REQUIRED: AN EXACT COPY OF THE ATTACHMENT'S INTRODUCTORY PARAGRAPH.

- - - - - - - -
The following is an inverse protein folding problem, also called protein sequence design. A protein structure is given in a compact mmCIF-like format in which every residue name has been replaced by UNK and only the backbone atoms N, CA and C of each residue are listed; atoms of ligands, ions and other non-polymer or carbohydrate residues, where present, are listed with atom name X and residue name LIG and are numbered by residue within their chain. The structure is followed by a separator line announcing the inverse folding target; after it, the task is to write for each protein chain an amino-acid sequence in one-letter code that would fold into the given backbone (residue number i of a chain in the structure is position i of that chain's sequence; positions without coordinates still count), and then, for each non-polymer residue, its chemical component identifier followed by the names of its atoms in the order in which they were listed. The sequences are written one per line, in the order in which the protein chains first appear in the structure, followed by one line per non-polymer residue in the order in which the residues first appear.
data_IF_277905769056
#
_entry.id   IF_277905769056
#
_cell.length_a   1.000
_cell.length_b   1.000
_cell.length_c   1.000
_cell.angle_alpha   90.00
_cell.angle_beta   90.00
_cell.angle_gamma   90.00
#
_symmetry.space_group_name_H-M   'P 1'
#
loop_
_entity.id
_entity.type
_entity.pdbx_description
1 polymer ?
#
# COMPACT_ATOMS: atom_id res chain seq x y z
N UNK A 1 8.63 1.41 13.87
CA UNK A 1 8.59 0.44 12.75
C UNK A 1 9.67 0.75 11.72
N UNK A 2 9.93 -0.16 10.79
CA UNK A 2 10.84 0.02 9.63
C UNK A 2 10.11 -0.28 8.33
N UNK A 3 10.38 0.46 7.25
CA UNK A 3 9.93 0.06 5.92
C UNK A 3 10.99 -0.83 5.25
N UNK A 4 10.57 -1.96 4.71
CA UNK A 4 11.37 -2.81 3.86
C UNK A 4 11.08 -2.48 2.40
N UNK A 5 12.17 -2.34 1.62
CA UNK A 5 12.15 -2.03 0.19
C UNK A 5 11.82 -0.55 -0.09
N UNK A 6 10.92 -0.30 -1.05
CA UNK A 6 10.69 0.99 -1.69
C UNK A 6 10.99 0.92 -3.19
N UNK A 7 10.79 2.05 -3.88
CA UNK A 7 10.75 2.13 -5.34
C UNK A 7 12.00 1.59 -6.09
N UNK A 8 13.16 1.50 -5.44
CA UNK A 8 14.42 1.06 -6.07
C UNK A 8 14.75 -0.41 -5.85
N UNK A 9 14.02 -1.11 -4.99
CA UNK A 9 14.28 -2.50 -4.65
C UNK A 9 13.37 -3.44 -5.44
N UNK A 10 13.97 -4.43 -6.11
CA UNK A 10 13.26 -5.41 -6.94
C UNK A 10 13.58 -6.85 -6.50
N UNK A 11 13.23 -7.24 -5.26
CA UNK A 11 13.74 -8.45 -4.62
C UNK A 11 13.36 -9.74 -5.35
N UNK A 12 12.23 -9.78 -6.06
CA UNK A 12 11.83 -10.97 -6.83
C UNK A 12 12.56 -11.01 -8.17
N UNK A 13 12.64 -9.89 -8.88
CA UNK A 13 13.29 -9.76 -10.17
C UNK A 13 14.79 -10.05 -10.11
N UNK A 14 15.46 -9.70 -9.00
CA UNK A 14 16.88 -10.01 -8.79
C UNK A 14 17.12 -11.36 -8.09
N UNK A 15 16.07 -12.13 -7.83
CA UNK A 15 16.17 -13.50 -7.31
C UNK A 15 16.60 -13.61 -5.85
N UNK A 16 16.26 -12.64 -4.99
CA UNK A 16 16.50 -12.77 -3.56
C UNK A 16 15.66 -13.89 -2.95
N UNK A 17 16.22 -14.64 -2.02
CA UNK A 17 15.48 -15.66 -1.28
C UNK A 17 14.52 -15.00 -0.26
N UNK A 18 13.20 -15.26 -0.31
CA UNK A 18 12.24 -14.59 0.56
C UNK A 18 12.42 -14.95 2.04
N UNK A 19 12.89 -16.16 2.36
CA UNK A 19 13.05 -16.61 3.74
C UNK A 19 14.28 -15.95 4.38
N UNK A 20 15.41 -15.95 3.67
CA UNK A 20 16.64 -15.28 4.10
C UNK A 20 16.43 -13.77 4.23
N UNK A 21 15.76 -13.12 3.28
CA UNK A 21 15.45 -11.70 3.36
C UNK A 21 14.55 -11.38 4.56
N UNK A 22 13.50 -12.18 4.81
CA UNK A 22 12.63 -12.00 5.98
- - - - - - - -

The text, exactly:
The following is an inverse protein folding problem, also called protein sequence design. A protein structure is given in a compact mmCIF-like format in which every residue name has been replaced by UNK and only the backbone atoms N, CA and C of each residue are listed; atoms of ligands, ions and other non-polymer or carbohydrate residues, where present, are listed with atom name X and residue name LIG and are numbered by residue within their chain. The structure is followed by a separator line announcing the inverse folding target; after it, the task is to write for each protein chain an amino-acid sequence in one-letter code that would fold into the given backbone (residue number i of a chain in the structure is position i of that chain's sequence; positions without coordinates still count), and then, for each non-polymer residue, its chemical component identifier followed by the names of its atoms in the order in which they were listed. The sequences are written one per line, in the order in which the protein chains first appear in the structure, followed by one line per non-polymer residue in the order in which the residues first appear.